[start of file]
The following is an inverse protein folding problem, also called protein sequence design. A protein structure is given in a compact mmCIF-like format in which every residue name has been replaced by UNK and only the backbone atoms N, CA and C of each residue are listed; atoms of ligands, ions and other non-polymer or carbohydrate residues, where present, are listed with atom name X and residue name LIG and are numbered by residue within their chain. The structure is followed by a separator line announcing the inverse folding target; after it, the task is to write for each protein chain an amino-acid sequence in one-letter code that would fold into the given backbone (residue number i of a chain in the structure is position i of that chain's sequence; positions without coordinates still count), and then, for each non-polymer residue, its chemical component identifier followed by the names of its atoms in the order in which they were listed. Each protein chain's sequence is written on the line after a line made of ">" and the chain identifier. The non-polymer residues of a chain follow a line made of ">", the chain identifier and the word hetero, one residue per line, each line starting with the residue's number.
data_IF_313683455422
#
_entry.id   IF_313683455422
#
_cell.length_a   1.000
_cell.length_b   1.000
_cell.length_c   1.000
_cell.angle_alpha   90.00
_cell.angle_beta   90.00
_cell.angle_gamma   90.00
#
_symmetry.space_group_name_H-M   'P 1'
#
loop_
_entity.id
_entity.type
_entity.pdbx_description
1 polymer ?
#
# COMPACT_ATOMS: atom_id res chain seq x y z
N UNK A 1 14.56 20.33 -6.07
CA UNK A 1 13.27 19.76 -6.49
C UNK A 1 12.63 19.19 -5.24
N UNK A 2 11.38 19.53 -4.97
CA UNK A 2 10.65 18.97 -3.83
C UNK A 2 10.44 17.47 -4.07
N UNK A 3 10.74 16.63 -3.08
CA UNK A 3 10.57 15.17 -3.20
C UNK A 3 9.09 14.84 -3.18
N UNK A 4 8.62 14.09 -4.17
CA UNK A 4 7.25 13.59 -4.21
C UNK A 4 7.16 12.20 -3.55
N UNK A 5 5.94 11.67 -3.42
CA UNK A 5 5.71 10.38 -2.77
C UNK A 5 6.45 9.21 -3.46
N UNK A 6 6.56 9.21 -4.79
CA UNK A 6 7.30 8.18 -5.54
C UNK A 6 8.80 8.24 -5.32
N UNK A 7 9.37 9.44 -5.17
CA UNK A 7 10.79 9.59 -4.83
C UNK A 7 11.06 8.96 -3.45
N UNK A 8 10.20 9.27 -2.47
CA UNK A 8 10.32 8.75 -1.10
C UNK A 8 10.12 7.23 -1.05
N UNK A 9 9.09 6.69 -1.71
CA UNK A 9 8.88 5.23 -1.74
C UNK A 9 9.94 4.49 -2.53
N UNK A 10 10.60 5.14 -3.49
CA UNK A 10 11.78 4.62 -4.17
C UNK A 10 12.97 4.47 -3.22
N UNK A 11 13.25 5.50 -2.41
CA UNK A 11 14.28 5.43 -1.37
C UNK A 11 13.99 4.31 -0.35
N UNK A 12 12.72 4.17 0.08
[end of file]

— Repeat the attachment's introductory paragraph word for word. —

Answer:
The following is an inverse protein folding problem, also called protein sequence design. A protein structure is given in a compact mmCIF-like format in which every residue name has been replaced by UNK and only the backbone atoms N, CA and C of each residue are listed; atoms of ligands, ions and other non-polymer or carbohydrate residues, where present, are listed with atom name X and residue name LIG and are numbered by residue within their chain. The structure is followed by a separator line announcing the inverse folding target; after it, the task is to write for each protein chain an amino-acid sequence in one-letter code that would fold into the given backbone (residue number i of a chain in the structure is position i of that chain's sequence; positions without coordinates still count), and then, for each non-polymer residue, its chemical component identifier followed by the names of its atoms in the order in which they were listed. Each protein chain's sequence is written on the line after a line made of ">" and the chain identifier. The non-polymer residues of a chain follow a line made of ">", the chain identifier and the word hetero, one residue per line, each line starting with the residue's number.